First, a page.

When to Use Asset-Based Lending

by Louie Beaupre
9/4/2015 9:17:02 AM

Struggling to figure out how to finance your small business? Consider trying asset-based lending to get the job done. In simplest terms, asset-based loans are just what they sound like—business loans that are based on the tangible physical assets of your small business. This usually means accounts receivable and inventory but can sometimes include less obvious items, such as company vehicles. It’s a pretty simple proposition, but it is important to understand the advantages, challenges and risks of asset-based loans. You are risking your future revenue in order to gain access to more funds today.

Asset-based lending institutions will generally loan a small business funds based on a percentage of the value of your small business assets. The industry standard is about 70 to 80 percent of qualified receivables and 50 percent of finished inventory and/or supplies.

Asset-based loans are one of the most widely available lending platforms in the United States and the companies and lenders that offer asset-based loans are quite diverse, ranging from banks to credit unions to independent financial institutions. For small businesses, the tricky part is finding lenders that are willing to offer asset-based loans to new or fledgling companies. Many asset-based lenders prefer to make larger loans because the cost, personnel and time involved to screen and monitor asset-based loans

Banks are looking for some common characteristics in the small businesses to which they loan funds based on assets. Your small business should have good financial statements, a sound set of reporting systems, solid inventory records and ultimately, customers who pay their bills on time. The ideal situation is to come to the lender with solid financial information that reflects the day-to-day realities of managing and running your business. This data is key to making your lender confident that your small business has long-term viability and that you have a full and complete understanding of your small business and its assets.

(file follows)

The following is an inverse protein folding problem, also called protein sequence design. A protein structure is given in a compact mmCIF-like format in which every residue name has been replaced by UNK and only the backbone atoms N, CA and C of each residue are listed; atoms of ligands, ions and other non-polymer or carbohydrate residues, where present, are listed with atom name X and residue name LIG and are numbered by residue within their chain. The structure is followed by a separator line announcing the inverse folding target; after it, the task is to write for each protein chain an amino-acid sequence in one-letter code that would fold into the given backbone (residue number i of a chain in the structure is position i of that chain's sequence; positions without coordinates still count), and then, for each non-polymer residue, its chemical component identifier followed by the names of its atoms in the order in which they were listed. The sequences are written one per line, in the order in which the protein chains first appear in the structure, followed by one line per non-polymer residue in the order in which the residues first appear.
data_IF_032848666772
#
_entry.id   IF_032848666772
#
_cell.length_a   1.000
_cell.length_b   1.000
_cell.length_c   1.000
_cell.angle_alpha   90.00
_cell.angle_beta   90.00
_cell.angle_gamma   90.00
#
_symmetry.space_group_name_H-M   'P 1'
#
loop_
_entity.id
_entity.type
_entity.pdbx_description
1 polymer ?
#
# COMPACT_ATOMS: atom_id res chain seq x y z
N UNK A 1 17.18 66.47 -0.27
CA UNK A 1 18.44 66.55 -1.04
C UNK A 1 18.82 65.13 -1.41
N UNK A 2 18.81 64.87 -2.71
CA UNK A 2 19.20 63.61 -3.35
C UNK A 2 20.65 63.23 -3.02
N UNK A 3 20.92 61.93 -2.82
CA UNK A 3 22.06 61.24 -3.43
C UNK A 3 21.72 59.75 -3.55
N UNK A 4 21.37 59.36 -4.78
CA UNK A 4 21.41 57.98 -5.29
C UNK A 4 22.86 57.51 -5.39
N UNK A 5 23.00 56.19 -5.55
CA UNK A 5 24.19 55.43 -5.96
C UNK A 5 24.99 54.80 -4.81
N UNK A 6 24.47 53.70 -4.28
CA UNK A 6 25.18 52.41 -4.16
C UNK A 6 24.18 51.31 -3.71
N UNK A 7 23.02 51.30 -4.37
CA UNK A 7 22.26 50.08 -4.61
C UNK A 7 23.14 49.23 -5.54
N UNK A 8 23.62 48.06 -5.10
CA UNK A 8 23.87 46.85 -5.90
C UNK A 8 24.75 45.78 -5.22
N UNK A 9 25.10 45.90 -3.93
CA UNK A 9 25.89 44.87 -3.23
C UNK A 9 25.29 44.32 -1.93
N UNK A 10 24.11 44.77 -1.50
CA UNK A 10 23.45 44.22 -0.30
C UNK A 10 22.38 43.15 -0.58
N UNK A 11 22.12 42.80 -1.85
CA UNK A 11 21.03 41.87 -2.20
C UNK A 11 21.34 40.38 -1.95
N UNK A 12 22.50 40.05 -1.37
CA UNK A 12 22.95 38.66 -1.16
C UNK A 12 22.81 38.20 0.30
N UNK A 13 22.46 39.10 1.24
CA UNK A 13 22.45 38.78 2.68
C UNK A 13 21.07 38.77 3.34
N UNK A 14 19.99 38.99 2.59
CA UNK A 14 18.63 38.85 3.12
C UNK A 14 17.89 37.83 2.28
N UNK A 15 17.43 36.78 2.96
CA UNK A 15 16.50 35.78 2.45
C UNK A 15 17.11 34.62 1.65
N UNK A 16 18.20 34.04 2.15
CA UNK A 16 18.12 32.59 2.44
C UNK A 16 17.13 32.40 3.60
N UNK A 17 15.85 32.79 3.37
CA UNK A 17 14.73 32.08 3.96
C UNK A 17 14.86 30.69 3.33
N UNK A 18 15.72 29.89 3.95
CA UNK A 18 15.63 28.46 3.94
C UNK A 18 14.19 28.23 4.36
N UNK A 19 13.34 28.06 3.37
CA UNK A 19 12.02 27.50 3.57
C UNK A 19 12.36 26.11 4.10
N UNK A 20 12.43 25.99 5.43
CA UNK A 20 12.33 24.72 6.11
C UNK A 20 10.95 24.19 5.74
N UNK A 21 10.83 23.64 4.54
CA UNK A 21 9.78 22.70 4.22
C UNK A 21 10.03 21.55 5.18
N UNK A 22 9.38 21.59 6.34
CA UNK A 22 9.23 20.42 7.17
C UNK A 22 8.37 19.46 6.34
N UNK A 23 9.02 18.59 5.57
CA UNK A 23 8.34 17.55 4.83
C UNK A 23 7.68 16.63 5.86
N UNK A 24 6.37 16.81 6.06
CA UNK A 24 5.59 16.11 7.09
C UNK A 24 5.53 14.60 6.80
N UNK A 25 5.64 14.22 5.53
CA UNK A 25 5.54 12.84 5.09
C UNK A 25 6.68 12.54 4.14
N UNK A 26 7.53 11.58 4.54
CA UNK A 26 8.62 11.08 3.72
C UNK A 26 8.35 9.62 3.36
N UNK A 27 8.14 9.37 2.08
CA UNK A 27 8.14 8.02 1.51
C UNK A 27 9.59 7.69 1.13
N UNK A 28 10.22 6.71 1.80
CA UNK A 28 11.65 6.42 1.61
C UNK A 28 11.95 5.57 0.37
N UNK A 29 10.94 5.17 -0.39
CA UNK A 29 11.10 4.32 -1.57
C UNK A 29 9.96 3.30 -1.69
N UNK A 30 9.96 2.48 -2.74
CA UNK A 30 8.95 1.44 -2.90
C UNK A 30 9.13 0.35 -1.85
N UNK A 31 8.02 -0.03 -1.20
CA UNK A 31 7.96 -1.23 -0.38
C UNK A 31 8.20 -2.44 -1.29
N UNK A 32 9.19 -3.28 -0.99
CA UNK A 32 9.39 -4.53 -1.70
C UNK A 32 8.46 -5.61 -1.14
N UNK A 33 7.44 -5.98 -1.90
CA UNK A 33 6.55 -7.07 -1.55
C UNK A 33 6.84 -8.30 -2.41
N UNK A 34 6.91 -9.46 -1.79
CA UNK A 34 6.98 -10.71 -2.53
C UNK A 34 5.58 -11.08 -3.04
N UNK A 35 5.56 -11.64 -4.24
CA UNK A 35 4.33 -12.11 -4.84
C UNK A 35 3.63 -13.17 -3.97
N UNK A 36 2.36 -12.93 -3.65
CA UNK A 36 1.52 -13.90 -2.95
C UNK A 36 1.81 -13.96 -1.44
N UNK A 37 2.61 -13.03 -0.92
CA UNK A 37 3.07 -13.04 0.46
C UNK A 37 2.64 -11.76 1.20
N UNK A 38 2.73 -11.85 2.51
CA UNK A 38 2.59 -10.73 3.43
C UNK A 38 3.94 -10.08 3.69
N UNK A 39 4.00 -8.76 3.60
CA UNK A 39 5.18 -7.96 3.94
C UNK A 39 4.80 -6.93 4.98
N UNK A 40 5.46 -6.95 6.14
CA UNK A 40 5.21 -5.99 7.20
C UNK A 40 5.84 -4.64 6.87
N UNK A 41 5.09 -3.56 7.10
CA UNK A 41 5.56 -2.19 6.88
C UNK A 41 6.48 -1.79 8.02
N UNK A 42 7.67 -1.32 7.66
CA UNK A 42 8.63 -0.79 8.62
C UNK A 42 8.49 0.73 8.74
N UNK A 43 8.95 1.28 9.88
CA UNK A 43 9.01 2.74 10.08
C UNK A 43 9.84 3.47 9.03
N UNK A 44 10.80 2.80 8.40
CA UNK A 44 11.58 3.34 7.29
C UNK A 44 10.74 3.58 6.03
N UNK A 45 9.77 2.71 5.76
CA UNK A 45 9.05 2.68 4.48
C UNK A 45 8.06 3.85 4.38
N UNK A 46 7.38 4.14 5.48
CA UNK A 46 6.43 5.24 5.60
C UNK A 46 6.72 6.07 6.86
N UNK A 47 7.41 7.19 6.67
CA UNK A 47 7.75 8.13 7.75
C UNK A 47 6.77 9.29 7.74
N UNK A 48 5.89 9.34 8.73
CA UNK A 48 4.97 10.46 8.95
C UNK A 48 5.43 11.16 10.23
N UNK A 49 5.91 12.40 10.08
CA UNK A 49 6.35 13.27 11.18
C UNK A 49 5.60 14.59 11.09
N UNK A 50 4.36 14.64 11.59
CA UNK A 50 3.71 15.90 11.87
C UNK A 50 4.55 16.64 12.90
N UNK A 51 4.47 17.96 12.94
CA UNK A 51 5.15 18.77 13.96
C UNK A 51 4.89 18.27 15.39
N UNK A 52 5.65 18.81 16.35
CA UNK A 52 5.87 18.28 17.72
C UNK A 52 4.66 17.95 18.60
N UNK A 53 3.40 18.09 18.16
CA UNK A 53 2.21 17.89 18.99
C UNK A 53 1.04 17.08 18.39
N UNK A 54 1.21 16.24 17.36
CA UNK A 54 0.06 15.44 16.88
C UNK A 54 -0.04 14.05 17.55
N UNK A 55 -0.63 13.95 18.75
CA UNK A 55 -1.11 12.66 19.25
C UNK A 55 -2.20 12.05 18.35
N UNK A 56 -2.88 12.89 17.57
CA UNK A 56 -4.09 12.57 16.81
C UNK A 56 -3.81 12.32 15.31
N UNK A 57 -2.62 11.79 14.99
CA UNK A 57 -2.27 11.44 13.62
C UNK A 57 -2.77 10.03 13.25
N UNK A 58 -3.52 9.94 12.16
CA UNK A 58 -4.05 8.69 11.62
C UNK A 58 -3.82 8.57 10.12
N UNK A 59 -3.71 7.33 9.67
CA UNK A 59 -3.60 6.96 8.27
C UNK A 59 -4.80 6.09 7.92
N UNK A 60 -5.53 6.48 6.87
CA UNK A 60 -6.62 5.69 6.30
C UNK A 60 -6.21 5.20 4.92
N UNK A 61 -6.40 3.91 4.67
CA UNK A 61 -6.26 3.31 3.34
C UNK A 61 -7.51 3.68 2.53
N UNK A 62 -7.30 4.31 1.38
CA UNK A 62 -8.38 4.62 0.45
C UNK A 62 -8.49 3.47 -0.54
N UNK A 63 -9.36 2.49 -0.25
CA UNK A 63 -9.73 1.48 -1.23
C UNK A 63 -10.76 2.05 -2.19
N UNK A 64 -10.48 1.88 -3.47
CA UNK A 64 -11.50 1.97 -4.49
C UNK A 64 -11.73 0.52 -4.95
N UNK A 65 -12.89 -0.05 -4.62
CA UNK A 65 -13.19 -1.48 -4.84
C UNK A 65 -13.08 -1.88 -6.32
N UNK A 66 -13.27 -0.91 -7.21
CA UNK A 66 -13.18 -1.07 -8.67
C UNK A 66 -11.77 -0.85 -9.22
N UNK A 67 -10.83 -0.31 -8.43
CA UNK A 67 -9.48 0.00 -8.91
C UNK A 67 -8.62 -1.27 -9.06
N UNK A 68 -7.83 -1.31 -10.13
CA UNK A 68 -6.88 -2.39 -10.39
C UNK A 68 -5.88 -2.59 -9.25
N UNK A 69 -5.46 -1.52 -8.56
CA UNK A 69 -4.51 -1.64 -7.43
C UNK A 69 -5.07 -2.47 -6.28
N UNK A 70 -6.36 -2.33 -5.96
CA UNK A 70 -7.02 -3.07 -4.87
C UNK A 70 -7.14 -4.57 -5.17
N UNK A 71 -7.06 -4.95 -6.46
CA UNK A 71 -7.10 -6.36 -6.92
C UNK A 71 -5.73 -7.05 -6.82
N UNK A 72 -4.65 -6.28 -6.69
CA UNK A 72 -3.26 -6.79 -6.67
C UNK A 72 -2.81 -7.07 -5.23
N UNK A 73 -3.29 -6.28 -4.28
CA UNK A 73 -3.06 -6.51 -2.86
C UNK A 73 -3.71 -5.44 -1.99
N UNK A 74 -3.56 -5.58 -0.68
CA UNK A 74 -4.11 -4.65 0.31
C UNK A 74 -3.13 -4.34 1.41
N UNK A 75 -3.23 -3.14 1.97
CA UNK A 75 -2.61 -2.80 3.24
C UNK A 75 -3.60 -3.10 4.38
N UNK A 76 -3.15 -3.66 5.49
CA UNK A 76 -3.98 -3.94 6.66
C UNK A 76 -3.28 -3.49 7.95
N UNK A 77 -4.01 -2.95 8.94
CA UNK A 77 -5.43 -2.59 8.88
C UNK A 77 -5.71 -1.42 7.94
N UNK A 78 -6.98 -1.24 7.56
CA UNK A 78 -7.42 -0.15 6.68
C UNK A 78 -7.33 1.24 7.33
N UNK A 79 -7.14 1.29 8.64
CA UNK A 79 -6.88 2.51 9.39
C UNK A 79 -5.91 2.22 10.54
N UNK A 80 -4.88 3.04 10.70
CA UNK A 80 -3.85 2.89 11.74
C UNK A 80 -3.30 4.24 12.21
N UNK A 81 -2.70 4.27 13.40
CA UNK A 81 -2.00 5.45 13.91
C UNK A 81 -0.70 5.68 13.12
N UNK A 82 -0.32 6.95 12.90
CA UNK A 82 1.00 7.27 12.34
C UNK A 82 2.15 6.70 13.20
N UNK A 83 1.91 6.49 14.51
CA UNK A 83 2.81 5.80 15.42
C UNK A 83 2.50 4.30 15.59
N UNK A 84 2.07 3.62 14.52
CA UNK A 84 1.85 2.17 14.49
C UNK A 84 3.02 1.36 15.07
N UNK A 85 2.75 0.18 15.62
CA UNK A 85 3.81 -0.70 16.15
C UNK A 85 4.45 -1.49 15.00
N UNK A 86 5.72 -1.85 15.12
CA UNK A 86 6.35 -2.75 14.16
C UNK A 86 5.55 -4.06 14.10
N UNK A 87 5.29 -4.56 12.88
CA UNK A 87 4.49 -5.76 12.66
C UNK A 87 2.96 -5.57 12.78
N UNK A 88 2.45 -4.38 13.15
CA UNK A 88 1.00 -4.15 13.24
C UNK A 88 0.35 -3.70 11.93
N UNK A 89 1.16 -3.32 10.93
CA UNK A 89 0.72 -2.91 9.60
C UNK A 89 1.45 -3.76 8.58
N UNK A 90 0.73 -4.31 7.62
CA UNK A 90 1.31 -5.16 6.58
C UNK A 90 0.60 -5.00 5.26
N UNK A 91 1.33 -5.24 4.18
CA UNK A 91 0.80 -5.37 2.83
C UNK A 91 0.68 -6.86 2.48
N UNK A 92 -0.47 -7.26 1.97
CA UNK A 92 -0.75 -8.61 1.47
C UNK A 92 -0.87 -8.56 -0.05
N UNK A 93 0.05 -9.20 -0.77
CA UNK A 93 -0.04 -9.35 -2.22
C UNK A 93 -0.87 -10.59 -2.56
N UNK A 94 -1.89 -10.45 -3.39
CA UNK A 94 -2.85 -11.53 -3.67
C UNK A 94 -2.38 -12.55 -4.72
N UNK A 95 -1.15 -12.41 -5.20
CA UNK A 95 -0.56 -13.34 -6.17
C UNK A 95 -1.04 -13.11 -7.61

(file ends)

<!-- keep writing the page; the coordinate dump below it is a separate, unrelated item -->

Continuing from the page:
There are many advantages to asset-based loans for small businesses, especially if your small business is experiencing growth or some other kind of tension. At times, a small business may need the shot in the arm that an influx of cash can provide in order to get over a financial burden, prevent undercapitalization, or keep growth from stagnating. These types of asset-based loans are particularly well-suited for manufacturers (which by their nature carry a great deal of physical assets) as well as distributors and service companies whose seasonal sales often hamper cash flow in the quieter months. Asset-based loans can also be used to finance acquisitions, obtain equipment, or staff up to encourage growth.

However, owners of small businesses are forewarned that there are potential risks and downsides to pursuing asset-based loans from a bank or other financial institution. Your chances of securing a credit line based on your assets are—no surprise here—only as good as the quality of your assets. Lenders will quickly identify customers that pay quickly, usually in less than 60 days. They may also not consider sales to individuals or other small businesses as suitable receivables.

These types of small business loans also cost more than traditional forms of credit. Interest rates for asset-based loans can vary to a wide degree, and banks may also impose additional fees to cover their costs in processing and monitoring your loan. In a worst-case scenario, large lending institutions may also require your personal guarantee, which potentially puts your personal assets at risk during the transaction. In some cases, the backers of your asset-based loan may require that your customers send payments directly to their finance company. This can be restrictive to the control and growth of your business because a third party now has control of your cash flow to some degree.

So consider your options closely before seeking out asset-based lending but don’t rule it out. In years past, asset-based loans were often seen as a “last resort” for troubled businesses. But as venture capital and governmental loans have been taxed in recent years, asset-based loans are widely seen by the small business community as a highly-regarded and easy-to-implement form of lending that can benefit many small businesses to a high degree.

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